Validate, Transfer or Establish: What Are You Doing with Your Reference Intervals?

Reference intervals are absolutely necessary for proper interpretation of laboratory tests, and yet obtaining appropriate reference intervals can be the bane of the laboratory. I mentioned establishing, validating or transferring reference intervals in an earlier blog post, but didn’t talk about exactly what these are and when to use which one.

Establishing a reference interval is exactly what it says. A reference interval must be established if a new assay has never been performed in the lab and there is no current reference interval to start with. Most often, laboratory developed tests (LDTs) that are developed from scratch will require the establishment of a reference interval. To do this, ideally 120 samples from healthy individuals for each sub-population (gender or age sub-group) is used, although there are methods available using smaller sample sizes. Samples used to establish reference intervals may be collected a priori, meaning they are collected from individuals for the express purpose of establishing a reference interval, with well-defined inclusion or exclusion criteria used, or a posteriori, meaning they are samples collected and analyzed first, with exclusion criteria applied after statistical analysis.

Validating a reference interval is the easiest way to obtain one, and is what is hoped for when a new method is introduced. Validation is usually used when a new instrument or method replaces an old one, and reference intervals are currently in place. A patient correlation study is done using at least 20 patients. The data is analyzed with regression, bias and correlation statistics. If the bias and regression are acceptable, the reference interval that is currently in place will also work with the new assay. The interval has been validated and can be used with the new method.

When a validation study is done for a new method and the results of the data analysis are NOT acceptable to validate the assay, then a transference study is necessary. A transference study is simply an extended correlation. More than 20 patients are used, enough to determine the amount of bias between the two methods. Then the old reference interval is adapted to fit the new method, using the amount of bias determined. For example if the new method measures 15 percent higher than the old method, the reference intervals will be increased 15 percent across the board. Transference is recommended to be performed once. If another new method is brought in for that analyte, rather than transfer the reference interval again, a new interval should be established.

All three of these methods for obtaining reference intervals are useful in the right situations. It is important to know when to use which method.



-Patti Jones PhD, DABCC, FACB, is the Clinical Director of the Chemistry and Metabolic Disease Laboratories at Children’s Medical Center in Dallas, TX and a Professor of Pathology at University of Texas Southwestern Medical Center in Dallas.

Reference Intervals vs. Reference Change Values

If we didn’t use reference intervals (RI), how would we know whether a person is “normal” or not? Or more accurately, how would we know whether a lab test result indicated health or disease? Reference intervals have been around as long as lab tests and they help clinicians diagnose and monitor a patient’s disease state. .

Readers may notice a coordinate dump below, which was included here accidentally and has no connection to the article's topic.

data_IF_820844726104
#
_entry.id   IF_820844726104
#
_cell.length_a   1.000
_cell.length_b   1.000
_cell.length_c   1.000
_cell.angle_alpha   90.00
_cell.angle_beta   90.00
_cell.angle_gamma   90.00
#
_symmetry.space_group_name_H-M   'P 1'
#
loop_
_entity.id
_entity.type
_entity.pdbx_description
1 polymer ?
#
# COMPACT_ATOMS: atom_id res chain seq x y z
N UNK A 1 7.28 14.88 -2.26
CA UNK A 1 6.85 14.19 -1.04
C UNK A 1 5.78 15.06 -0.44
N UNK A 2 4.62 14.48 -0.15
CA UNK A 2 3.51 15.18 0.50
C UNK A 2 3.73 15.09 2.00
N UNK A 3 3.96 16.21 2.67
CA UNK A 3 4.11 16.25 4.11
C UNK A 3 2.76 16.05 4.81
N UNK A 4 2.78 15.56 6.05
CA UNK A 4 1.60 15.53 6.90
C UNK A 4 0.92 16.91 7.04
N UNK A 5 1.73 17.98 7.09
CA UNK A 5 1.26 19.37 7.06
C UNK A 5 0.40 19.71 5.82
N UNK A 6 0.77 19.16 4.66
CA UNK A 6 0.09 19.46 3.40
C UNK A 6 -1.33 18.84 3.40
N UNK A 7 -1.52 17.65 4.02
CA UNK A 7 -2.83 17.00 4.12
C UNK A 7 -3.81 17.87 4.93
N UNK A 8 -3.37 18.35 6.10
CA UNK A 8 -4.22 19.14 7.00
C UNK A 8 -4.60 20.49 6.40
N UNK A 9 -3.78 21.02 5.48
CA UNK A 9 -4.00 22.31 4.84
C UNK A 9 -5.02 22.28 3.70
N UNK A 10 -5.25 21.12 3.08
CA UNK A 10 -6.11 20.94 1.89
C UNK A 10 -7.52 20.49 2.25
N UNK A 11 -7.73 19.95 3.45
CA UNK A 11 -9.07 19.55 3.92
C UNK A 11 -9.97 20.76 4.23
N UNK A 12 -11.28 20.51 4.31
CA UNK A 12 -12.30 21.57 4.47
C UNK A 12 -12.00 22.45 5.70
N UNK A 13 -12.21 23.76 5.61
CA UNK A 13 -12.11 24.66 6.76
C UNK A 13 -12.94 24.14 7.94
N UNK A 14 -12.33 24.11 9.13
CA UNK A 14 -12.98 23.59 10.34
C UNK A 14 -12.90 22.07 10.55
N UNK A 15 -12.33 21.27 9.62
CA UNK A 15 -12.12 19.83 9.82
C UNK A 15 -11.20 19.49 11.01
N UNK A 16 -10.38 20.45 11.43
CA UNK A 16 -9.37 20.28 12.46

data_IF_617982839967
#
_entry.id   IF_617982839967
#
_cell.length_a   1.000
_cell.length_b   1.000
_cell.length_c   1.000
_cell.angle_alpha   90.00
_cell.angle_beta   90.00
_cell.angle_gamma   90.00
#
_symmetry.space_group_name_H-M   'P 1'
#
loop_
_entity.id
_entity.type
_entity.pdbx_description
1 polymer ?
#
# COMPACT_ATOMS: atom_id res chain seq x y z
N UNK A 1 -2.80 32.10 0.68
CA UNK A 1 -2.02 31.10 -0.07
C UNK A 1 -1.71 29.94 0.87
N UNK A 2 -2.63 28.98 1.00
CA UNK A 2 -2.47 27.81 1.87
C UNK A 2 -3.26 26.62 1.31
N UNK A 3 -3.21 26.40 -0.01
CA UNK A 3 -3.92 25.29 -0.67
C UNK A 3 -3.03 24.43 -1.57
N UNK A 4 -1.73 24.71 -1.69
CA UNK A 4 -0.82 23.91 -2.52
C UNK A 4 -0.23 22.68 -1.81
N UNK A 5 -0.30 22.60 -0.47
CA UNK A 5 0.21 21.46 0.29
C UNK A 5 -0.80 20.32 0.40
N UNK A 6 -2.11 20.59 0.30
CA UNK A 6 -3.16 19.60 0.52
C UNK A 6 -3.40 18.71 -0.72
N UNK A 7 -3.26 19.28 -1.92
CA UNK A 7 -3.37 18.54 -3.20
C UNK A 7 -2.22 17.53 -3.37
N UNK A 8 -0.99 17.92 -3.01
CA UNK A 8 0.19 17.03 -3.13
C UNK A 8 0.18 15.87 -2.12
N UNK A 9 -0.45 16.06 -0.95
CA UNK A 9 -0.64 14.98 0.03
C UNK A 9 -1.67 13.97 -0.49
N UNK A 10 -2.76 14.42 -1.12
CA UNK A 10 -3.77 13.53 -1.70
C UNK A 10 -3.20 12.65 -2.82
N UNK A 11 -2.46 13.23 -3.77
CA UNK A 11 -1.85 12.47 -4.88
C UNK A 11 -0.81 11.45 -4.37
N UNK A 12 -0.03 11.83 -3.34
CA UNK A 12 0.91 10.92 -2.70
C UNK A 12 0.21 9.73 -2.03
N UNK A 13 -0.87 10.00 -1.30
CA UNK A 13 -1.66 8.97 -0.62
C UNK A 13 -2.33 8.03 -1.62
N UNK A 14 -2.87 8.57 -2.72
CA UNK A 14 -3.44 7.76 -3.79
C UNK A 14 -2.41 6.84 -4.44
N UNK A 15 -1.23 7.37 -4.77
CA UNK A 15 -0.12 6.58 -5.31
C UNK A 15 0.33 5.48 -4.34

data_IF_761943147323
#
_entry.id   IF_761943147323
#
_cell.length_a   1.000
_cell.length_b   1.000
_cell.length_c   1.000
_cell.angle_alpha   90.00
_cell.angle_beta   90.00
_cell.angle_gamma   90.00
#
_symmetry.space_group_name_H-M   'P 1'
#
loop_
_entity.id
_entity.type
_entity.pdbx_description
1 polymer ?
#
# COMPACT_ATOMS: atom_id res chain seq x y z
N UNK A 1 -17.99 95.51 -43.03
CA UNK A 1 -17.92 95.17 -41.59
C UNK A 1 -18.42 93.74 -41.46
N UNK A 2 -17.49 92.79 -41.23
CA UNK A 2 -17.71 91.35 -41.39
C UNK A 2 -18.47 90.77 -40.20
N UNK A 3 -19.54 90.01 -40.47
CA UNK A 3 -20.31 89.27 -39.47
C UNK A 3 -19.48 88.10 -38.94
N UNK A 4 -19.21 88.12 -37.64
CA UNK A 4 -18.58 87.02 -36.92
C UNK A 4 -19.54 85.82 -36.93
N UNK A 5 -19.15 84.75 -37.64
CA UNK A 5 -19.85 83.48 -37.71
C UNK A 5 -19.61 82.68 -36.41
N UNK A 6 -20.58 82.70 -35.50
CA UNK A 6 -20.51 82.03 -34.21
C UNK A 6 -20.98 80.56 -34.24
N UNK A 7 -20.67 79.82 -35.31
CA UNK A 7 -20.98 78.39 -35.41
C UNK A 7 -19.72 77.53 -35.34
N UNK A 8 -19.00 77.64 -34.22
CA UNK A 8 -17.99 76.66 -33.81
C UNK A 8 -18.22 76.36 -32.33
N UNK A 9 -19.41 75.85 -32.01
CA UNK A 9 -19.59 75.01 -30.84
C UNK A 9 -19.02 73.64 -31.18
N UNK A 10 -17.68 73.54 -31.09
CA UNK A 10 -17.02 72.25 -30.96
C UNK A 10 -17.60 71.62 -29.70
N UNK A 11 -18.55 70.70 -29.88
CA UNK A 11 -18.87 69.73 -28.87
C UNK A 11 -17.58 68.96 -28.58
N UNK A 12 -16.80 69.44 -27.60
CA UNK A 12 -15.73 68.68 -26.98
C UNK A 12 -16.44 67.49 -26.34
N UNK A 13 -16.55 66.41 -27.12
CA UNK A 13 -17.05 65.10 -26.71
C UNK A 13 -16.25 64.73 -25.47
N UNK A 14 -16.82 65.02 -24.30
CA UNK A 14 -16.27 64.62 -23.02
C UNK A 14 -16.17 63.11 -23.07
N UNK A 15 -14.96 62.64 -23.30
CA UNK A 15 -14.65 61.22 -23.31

Most RI are developed using a specific patient population and should be used only with that population. However, some RIs are “health-based,” such as cholesterol and vitamin D. Both these analytes have RI that indicate what amount of the analyte should be present in a healthy individual, not how much is present in your specific population of patients. In general, health-based RI can be utilized in all populations, as long as the analyte assays are commutable. Thus these type of RI are often more useful than population-based intervals.

But should we be using reference intervals at all? One problem with population-based RI is that any given individual’s values may span a range that covers only part of the population RI due to biological variability. For example, an individual’s creatinine may be 0.6 – 0.9 mg/dL regularly. Since the RI for creatinine for his population is 0.4 – 1.4 mg/dL, a value of 1.2 mg/dL would not be flagged as be abnormal. However, 1.2 mg/dL may very well be an abnormal result for this individual We need to consider using reference change values (RCV) in addition to RI.

Reference change values are calculated values that are used to assess the significance of the difference between two measurements. Essentially, a RCV is the difference that must be exceeded between two sequential results for a change to be a significant change. The calculation requires knowledge of the imprecision of the analyte assay (CVA) and the biological variation (CVI) of the analyte. The formula for calculating RCV is: RCV=21/2 · Z · (CVA2 + CVI2)1/2 , where Z is the number of standard deviations for a given probability. Luckily, labs know the imprecision of their assays and there are tables available for biological variation.

It’s very likely that neither RI nor RCV by itself is adequate for interpreting analyte results. Using both may be a better alternative, especially using RCV for monitoring disease progression or therapeutic efficacy. Flagging sequential values that exceed the RCV—and reporting this change—should be considered.

-Patti Jones